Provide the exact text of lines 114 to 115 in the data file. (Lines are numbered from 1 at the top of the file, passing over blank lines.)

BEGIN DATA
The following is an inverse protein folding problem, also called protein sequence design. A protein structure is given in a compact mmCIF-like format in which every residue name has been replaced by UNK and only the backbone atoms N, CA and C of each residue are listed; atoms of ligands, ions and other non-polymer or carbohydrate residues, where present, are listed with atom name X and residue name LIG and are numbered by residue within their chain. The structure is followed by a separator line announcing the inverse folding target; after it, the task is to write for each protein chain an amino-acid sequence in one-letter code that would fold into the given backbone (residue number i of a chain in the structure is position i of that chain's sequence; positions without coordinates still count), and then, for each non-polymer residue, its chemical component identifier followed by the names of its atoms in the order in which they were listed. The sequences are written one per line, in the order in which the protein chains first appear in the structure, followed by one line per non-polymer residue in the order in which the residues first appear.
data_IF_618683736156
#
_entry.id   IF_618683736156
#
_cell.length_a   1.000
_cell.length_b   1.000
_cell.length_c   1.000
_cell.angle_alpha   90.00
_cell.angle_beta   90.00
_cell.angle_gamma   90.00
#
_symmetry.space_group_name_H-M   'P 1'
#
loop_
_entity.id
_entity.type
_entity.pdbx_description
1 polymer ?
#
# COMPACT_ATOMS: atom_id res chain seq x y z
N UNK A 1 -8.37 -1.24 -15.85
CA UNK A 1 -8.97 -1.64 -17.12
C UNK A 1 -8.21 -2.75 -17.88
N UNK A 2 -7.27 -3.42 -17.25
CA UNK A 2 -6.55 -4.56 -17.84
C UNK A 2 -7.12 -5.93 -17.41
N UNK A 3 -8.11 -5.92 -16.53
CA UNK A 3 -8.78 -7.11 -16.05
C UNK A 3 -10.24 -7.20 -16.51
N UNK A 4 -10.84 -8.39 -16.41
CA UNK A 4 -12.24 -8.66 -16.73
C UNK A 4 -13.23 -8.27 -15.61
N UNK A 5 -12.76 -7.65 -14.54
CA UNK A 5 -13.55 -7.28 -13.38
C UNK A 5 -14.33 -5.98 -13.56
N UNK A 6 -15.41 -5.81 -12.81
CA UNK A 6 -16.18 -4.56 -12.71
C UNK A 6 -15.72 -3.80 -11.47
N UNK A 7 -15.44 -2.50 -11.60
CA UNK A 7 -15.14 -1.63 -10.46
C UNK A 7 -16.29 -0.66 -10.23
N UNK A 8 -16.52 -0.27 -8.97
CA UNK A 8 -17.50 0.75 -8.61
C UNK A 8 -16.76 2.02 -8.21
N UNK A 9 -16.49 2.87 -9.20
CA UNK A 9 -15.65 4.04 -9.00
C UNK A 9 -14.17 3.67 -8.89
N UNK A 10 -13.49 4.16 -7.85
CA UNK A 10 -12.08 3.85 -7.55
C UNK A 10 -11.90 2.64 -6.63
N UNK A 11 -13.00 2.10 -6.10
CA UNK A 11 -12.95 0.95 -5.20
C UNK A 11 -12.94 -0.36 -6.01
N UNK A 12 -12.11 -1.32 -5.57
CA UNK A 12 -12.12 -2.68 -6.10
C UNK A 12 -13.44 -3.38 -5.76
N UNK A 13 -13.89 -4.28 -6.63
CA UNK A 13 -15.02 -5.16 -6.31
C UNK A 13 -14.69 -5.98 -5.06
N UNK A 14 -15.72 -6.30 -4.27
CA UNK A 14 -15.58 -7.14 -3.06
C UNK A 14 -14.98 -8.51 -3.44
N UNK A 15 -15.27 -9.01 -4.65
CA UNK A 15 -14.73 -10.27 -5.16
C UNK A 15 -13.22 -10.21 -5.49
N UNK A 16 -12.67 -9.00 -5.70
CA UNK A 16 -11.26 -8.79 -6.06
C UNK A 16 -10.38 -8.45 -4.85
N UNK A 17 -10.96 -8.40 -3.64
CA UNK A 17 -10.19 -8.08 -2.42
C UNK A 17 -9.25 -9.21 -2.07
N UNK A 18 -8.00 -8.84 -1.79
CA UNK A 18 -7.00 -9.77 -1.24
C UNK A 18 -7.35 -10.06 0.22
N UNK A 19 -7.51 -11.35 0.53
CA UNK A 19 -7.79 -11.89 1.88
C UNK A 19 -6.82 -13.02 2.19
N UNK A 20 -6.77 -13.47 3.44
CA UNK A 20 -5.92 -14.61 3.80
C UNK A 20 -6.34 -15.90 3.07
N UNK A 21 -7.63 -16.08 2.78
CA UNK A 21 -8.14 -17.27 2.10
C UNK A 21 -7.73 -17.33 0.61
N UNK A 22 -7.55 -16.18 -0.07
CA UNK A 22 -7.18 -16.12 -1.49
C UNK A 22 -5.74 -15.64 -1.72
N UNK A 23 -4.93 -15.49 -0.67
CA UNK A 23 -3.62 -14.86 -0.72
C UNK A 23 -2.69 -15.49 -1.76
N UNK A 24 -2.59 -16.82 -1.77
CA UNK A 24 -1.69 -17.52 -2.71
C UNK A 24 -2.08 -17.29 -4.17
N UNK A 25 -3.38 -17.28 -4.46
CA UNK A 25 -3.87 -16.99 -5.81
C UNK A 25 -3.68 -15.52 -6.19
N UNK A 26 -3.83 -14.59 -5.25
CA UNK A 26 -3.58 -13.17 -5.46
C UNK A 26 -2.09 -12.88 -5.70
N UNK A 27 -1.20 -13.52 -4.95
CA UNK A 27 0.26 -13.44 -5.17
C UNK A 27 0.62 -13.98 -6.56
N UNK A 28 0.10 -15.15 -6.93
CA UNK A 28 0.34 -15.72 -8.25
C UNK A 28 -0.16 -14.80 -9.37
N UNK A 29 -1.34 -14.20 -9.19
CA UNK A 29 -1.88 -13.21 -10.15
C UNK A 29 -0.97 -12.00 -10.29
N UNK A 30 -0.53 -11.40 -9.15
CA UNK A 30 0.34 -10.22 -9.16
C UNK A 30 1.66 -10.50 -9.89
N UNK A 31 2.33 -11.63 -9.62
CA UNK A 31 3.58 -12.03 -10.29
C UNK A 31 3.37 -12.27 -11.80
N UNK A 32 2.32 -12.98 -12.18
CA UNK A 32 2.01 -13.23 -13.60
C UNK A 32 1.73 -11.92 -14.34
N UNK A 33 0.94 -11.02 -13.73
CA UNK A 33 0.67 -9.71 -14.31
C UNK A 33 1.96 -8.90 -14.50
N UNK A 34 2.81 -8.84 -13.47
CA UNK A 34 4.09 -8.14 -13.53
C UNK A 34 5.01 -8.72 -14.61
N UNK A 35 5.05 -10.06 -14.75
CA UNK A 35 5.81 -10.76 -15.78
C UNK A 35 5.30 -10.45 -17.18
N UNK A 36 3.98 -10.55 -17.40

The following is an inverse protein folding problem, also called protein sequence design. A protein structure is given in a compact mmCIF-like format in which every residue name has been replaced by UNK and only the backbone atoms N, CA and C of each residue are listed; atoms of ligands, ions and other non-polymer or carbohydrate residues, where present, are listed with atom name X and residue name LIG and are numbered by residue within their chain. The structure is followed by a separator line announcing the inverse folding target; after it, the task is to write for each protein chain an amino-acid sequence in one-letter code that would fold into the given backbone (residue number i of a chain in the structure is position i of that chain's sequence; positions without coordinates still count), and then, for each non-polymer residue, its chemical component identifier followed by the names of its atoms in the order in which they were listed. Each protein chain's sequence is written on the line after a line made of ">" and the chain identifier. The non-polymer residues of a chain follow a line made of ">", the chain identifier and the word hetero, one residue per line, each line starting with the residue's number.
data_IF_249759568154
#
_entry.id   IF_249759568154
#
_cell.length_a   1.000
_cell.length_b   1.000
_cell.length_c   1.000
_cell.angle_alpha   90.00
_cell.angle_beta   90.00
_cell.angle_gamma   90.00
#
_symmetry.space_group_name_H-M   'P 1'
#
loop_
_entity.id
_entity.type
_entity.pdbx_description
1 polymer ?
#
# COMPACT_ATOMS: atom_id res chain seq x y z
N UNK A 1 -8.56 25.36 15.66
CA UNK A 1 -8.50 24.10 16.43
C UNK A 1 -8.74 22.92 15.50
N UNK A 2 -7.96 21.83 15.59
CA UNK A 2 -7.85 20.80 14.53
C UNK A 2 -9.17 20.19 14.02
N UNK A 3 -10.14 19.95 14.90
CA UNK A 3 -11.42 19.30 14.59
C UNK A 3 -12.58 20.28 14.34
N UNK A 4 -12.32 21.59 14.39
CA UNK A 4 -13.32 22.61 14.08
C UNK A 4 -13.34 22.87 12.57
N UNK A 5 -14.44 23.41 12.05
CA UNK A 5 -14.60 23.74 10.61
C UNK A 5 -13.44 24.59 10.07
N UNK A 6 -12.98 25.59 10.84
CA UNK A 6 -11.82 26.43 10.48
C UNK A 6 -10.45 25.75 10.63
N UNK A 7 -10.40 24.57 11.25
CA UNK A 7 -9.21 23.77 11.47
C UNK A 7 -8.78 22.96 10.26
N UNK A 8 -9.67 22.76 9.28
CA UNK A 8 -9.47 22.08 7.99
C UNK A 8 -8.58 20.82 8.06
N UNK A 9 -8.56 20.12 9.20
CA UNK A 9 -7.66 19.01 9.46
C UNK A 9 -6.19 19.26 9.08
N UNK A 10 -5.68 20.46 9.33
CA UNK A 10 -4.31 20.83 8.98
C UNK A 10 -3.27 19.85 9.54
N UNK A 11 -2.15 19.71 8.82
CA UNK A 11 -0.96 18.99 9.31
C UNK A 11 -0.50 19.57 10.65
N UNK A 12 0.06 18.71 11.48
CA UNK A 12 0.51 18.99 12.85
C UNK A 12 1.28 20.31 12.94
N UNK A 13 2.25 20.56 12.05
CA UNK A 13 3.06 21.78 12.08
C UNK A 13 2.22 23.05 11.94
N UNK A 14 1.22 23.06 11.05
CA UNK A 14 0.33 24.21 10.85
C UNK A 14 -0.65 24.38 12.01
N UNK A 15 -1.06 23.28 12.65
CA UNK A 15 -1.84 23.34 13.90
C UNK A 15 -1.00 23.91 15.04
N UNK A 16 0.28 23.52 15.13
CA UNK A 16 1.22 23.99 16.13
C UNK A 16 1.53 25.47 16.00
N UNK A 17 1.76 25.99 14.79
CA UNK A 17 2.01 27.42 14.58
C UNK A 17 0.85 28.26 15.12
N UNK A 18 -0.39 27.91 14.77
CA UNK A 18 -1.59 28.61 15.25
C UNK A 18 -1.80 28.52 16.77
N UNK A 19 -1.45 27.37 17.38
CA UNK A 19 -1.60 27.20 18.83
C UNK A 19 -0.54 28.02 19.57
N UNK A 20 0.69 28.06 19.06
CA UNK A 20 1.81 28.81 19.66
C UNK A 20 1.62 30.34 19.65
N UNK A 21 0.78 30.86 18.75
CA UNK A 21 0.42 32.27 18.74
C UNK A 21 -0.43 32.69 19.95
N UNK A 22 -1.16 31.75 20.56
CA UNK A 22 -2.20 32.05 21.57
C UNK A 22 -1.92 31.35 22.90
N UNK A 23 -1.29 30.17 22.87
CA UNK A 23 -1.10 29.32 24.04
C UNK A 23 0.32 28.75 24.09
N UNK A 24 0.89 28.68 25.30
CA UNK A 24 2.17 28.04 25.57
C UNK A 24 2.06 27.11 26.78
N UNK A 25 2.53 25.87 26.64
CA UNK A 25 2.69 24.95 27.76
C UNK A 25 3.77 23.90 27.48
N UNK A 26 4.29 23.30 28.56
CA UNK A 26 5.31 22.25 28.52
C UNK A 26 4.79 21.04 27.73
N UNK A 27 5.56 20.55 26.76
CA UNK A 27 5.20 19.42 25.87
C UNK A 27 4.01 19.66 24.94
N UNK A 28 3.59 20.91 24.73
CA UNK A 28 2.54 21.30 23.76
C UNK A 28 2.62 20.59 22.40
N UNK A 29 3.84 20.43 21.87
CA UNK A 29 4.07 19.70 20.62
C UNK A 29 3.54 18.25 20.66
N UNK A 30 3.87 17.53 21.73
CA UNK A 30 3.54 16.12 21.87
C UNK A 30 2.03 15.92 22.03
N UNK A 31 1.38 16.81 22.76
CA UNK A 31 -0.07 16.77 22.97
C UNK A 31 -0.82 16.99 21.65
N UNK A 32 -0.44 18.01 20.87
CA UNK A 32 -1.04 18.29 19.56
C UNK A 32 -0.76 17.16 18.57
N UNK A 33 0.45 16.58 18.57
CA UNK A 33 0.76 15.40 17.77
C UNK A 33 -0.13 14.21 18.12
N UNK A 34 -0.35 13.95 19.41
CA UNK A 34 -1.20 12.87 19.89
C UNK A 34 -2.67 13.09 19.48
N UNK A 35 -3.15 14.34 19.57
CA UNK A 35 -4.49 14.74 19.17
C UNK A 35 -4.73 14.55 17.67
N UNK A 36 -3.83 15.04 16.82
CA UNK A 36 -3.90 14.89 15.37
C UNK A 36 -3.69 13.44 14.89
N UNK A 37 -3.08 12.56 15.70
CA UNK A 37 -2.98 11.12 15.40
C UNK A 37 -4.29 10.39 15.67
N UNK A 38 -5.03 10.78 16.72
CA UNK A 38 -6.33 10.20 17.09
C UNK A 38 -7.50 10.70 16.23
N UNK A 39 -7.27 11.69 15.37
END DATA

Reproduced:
C UNK A 31 3.37 -12.27 -11.80
N UNK A 32 2.32 -12.98 -12.18